The Quilt Scout
by Mary Fons
In Praise of Guilds
I’m not proud of it, but I must confess: I am a bad guild member.
The truth is, my lifestyle doesn’t lend itself to being a member of things, unless there’s a club for people who keep putting off the laundry or a guild for people who spend way too much time looking at cute puppies on the internet.
Before my lecture began, I snapped this picture of the Flying Geese Quilters’
Guild in Irvine, CA. What a night!
In all seriousness, though: I travel a lot. And it always happens that my Chicago-area guild has their once-a-month meeting on a day I’m out of town. It would be irresponsible for me to take on a board position (if I could convince them to give me one in the first place) and it’s not fair to say yes to charity projects or round robins if I’m not 100% sure I can complete such things—and I probably can’t, with my wacky schedule.
It’s kind of a paradox then, that I actually do spend a lot of time in guilds, just not as a member of the one in the city where I live. My travels across the country to teach workshops and lecture to guilds means that I see these groups at work all the time. And I’m happy to report that from New York to California, guilds continue to play a crucial role in the quilt world and are great places to meet amazing quilters who will make you a casserole if you’re going through a hard time and will make you feel better about having entire closets full of fabric.
My new friend Sherri from the Dallas Quilt Guild. Three cheers for Program Chairs!The quilt guild as we know it is a relatively new concept. Most of the longest continually-running traditional guilds—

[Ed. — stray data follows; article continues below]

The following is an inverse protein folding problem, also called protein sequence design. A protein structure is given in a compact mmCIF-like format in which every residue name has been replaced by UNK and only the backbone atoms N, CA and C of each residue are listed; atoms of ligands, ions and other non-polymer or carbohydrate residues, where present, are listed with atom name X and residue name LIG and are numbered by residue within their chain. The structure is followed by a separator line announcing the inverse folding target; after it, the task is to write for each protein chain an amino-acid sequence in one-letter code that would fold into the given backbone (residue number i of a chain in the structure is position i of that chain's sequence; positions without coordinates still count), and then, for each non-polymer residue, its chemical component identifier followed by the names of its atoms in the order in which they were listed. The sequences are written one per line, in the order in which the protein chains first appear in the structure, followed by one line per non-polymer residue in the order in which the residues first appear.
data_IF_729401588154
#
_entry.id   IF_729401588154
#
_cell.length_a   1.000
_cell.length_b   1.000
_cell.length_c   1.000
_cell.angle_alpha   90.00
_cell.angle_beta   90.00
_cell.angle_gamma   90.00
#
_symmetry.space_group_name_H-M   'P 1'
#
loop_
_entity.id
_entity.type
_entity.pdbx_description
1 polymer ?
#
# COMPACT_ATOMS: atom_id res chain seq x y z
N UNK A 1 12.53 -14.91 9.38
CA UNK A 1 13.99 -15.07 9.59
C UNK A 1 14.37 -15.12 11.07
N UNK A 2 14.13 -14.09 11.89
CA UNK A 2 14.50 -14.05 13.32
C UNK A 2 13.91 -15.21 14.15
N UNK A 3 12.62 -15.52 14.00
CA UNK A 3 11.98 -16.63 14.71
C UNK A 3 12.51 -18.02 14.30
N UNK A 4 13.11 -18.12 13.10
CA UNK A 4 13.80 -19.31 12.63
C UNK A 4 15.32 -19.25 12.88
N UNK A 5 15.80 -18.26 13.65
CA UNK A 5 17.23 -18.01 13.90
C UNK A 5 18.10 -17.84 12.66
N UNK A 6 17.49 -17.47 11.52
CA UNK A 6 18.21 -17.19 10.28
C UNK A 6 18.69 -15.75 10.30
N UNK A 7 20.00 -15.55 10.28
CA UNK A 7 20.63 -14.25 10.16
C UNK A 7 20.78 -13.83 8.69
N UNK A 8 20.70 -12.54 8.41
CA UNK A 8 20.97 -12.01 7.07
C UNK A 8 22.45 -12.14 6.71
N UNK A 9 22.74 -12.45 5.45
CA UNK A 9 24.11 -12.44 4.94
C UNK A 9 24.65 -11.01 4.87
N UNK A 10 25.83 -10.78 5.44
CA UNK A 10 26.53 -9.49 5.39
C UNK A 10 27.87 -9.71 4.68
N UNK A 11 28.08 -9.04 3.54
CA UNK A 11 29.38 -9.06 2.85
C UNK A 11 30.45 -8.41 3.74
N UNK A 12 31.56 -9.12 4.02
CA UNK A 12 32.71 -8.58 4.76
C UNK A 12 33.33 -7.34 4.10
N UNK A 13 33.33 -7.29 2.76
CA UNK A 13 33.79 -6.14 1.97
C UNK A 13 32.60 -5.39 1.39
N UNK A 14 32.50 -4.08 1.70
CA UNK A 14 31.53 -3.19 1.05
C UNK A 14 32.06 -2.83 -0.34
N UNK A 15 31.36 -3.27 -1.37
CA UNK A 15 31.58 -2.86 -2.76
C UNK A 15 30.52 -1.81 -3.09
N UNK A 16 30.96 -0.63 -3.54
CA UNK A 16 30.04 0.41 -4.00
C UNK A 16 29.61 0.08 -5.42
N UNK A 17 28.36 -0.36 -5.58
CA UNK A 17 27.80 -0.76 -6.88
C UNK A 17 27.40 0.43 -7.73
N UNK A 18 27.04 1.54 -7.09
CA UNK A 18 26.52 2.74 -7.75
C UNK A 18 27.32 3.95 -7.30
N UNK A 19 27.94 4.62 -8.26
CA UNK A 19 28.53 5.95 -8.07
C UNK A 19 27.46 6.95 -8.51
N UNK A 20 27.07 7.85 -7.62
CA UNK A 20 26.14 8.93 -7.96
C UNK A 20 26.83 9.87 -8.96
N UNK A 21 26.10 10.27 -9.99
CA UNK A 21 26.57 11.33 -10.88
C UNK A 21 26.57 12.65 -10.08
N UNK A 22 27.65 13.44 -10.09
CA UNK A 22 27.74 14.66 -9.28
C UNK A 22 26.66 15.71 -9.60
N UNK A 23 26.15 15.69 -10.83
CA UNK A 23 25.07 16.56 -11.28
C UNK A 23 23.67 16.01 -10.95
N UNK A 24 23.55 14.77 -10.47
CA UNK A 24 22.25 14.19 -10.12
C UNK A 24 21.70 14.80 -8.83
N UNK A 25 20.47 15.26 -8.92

as opposed to those guilds identifying
as “MQG” or Modern guilds—were founded around the time of the revival. Like The Guild of Quilters of Contra Costa County in Concord, California, which formed in 1973. More guilds came in the 1980s; still more in the 1990s. (A bit of Googling turned up an exception: The Country Neighbors Quilt Guild in Brockport, New York report they’ve been meeting continuously since 1936!)
What brought all of these groups together is a belief that we can add value, get more done, and have more fun if we create community. Let’s look at the proof.
A quilter alone is hardly able to invite her favorite quilt teacher over to her house for a private lesson; a critical mass of quilters who can all chip in for the experience can invite her for a workshop—and the teacher won’t be weirded out by the invitation.
Alone, a quilter can only make so many Quilts of Valor, even if she’s wildly prolific (and I know several quilters who are). But a guild can plan a Quilts of Valor “sew-in” day and exponentially raise the quilt output. When one person is cutting, someone else is doing
the sewing, another is pressing, and someone else is joining rows, wow! The assembly
line model works for making many quilts quickly; when you’re making charity quilts, that’s what you want.
As for the “have more fun” part, I assure you: The guilds I’ve visited have a good time. There’s a lot of laughter, a lot of inside jokes. I see quilters in classes who have a buddy they met in the guild and the two go together like peas n’ carrots, sharing fabric and the news of the week. It’s fun to show your finished block to the class (well, most of the time), and it’s fun to show your finished quilt at the meeting’s show and tell portion.
Members of the Modern Quilt Guild come together for a lineup of nationally-recognized lecturers.
I know there are quilt guild politics. I know cliques can form and that can be hard. Where there are people, there will inevitably be drama. But on balance, I say the guild is good—
and I hope the day comes when I can do more in mine.
How about you?